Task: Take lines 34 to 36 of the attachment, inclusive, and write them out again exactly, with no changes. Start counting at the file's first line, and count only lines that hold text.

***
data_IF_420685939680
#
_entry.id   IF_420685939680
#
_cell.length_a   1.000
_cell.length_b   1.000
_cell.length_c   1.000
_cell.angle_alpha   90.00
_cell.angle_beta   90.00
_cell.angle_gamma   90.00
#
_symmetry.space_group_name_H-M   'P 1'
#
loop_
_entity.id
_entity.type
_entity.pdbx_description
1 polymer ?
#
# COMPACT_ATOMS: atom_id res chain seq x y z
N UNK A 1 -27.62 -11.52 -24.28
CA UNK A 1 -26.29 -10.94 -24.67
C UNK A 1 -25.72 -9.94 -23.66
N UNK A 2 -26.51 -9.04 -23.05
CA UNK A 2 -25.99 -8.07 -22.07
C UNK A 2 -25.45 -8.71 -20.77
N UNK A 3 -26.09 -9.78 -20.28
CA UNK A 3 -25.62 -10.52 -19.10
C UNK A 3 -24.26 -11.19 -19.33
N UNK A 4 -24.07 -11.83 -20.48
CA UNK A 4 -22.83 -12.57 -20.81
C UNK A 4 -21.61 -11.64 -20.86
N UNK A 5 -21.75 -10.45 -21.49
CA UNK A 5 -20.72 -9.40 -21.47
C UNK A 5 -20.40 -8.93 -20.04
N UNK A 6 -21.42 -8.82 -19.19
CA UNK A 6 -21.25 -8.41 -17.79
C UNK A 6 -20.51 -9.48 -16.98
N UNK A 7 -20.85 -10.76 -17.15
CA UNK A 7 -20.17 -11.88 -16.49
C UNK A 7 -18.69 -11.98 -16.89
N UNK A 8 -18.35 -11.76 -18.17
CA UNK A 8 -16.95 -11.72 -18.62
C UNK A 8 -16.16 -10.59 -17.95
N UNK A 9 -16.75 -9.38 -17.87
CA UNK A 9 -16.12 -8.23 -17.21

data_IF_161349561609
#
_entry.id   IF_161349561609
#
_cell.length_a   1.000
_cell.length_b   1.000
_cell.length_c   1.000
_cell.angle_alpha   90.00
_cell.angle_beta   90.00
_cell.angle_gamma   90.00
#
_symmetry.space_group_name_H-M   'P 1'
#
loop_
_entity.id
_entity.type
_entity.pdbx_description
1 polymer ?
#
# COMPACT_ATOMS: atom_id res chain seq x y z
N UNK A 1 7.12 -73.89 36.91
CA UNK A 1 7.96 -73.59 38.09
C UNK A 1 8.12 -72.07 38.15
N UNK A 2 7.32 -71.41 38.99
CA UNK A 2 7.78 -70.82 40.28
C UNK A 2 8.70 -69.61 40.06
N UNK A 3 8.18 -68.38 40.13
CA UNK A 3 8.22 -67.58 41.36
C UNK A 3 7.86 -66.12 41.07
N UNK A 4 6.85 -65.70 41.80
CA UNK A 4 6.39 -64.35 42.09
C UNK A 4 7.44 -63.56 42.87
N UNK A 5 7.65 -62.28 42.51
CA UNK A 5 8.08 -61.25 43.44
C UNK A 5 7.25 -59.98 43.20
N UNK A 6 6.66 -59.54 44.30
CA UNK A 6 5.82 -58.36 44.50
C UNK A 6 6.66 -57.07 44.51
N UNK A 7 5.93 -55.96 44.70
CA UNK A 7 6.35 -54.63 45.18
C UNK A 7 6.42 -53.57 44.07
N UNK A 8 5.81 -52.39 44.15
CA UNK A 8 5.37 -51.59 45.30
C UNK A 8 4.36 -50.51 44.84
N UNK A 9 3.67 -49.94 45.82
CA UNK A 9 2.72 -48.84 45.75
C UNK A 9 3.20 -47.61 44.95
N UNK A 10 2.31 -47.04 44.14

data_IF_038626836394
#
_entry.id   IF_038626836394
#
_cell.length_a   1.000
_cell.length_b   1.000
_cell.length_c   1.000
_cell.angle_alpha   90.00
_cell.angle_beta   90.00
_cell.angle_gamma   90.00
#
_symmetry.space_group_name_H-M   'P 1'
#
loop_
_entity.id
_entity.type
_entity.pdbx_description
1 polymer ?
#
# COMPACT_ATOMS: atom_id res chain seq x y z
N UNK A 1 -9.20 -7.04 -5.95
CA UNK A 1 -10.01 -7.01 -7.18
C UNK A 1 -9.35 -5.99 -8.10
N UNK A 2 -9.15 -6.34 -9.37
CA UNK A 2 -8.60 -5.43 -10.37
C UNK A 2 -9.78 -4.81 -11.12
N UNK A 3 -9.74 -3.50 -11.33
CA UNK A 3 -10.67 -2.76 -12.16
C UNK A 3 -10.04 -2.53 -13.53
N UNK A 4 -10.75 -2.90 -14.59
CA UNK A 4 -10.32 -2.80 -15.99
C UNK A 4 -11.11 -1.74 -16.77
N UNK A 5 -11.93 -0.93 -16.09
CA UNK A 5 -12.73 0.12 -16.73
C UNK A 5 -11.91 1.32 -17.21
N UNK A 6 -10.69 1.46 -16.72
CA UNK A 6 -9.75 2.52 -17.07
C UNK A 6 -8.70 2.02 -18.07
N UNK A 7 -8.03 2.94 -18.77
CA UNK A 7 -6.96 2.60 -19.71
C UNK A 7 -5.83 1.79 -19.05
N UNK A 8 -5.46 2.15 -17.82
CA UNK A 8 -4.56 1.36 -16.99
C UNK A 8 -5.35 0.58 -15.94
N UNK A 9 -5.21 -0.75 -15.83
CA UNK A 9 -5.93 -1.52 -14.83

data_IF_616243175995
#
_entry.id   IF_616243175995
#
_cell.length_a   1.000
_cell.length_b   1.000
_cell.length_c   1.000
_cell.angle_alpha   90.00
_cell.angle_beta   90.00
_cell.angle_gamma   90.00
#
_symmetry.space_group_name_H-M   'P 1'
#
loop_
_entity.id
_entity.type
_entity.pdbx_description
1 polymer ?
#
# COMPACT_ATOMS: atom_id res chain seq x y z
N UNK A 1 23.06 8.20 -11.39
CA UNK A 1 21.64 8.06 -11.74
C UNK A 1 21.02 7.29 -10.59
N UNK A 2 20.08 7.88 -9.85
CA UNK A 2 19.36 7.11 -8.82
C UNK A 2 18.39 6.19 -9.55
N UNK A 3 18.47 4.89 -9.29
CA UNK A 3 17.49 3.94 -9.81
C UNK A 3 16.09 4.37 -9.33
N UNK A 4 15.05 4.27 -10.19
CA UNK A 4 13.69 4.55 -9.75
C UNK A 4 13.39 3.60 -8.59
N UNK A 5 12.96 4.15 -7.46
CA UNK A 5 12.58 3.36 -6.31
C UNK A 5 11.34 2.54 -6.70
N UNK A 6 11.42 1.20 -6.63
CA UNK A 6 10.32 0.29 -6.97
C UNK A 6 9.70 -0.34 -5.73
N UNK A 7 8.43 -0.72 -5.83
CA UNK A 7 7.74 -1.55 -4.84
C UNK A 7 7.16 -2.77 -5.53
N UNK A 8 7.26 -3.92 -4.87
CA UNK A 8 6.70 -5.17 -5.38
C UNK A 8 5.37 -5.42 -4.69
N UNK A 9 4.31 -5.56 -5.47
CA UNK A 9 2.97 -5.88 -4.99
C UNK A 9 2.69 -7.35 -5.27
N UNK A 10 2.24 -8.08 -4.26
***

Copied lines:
CA UNK A 5 -20.72 -9.40 -21.47
C UNK A 5 -20.40 -8.93 -20.04
N UNK A 6 -21.42 -8.82 -19.19